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McLaren drivers reckon they had pace for second row amid tight Bahrain F1 grid

McLaren's Lando Norris and Oscar Piastri feel they had the pace to qualify on the front two rows of Formula 1's Bahrain Grand Prix with tidier Q3 laps.

Lando Norris, McLaren F1 Team, in Parc Ferme after Qualifying

Photo by: Mark Sutton / Motorsport Images

Norris and Piastri showed strong one-lap pace amid an extremely tight qualifying battle behind Red Bull's Max Verstappen.

But both drivers struggled to get their best laps together in Q3, which shuffled them down to seventh and eighth respectively. With such slim margins as the 2024 season gets under way, any such qualifying mistakes are proving extra costly.

"It was tricky," Norris replied when asked by Autosport about his compromised Q3 lap, which was still only 0.435s behind polesitter Verstappen and just two tenths off second-placed Charles Leclerc.

"Maybe the wind changed that little bit. In Q3 when you're pushing that little bit more and things change the tiniest bit it can make a big difference, which it did for me.

"A lot of potential and the car was feeling great all through qualifying, so I was very happy. I was putting in some good laps, my worst one was my final one which is normally not how you want it to go. But the potential was there.

"If I just put my reasonable lap in and just didn't make a mistake, but it wasn't an insane Iap, I still believe that we probably should have been second or third. For us to have that is pretty positive."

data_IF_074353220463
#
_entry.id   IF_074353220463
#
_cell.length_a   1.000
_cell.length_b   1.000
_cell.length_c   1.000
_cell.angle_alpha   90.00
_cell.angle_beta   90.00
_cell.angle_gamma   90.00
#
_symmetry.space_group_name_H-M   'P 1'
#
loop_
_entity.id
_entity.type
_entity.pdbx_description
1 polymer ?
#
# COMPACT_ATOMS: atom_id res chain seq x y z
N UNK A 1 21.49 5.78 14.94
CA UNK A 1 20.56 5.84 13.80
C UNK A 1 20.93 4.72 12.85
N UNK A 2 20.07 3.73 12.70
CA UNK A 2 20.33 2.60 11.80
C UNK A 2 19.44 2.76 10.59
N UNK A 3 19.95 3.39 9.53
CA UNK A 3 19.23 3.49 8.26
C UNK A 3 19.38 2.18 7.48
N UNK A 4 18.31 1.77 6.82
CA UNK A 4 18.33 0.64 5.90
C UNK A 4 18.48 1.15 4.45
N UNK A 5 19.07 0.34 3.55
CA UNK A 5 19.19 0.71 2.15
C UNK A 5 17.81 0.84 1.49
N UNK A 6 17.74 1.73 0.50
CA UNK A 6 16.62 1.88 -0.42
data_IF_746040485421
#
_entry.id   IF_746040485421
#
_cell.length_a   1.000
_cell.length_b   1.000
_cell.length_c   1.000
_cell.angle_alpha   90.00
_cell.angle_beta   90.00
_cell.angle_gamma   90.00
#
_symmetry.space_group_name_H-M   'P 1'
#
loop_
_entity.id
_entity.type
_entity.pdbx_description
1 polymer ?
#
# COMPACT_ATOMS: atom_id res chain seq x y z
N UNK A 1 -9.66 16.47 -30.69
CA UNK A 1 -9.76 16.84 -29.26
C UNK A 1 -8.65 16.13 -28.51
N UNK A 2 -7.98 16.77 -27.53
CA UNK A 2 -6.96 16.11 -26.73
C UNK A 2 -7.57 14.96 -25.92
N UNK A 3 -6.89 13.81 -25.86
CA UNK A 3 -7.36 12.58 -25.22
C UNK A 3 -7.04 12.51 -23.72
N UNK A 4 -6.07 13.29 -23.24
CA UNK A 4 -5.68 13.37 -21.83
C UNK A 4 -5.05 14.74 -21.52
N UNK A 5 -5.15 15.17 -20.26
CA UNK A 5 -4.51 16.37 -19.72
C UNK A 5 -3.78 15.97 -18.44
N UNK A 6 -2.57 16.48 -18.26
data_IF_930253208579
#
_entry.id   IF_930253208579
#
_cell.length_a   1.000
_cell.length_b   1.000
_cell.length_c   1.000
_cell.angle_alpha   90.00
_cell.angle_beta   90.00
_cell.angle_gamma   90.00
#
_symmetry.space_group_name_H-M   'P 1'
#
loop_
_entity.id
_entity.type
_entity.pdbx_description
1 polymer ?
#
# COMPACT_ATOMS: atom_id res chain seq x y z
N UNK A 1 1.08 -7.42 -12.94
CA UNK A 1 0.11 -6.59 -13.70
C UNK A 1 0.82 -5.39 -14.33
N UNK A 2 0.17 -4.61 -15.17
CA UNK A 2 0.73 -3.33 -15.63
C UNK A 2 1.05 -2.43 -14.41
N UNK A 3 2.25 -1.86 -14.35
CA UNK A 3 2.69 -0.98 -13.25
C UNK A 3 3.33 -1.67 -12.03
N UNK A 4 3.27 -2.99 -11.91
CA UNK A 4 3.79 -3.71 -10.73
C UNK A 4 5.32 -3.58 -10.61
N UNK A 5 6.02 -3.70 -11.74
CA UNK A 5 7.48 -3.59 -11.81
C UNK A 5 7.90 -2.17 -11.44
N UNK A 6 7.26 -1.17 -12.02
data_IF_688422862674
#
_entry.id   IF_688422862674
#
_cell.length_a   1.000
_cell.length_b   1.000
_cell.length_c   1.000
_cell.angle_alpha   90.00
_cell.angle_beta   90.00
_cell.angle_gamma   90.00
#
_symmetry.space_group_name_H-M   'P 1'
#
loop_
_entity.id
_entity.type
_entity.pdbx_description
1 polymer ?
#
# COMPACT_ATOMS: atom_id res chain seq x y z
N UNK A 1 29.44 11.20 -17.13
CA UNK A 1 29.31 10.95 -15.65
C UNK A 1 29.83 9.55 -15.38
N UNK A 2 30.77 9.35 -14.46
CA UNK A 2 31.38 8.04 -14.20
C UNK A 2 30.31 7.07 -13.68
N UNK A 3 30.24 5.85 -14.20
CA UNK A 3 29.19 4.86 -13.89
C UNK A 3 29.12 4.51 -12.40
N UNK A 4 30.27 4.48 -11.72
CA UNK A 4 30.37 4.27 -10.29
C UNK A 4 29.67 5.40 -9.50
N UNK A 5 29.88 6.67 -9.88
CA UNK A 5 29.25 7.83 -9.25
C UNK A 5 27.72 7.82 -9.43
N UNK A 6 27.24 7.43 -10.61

Oscar Piastri, McLaren MCL38 and Lando Norris, McLaren MCL38 in the pit lane

Oscar Piastri, McLaren MCL38 and Lando Norris, McLaren MCL38 in the pit lane

Photo by: Simon Galloway / Motorsport Images

Piastri said he also had a more difficult day than anticipated, but pointed out McLaren can't be too dejected given the vast improvements it has made since last year's Bahrain opener.

"For me a bit of a trickier day with the car," the Australian commented. "I felt my last lap in Q3 came together a bit more, but it's still not the most comfortable day in the car.

"But I think the fact that I've had one of those qualifying sessions and two tenths would put me third, that's a pretty decent place to start the year off, I would say. We're certainly happier than we were 12 months ago."

On race pace McLaren also expects to be competitive with the pack around it, which includes Ferrari, Mercedes and Aston Martin, although some of the MCL38's weaknesses appear more pronounced on high fuel loads.

But the prospect of drivers being stuck in DRS trains, given the minimal pace differences between teams, will make strategy and tyre management perhaps more crucial than outright speed.

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"Qualifying has proven that the pace difference between a lot of cars is very small and I don't expect that to change massively in the race," Piastri opined.

"Making progress is not going to be easy. I think that's going to be true all the way up to the front, apart from Red Bull; I think they'll be stronger in the race than they normally are.

"We can make progress, this is a track you can overtake on and strategy is very big element. We're definitely in the mix."

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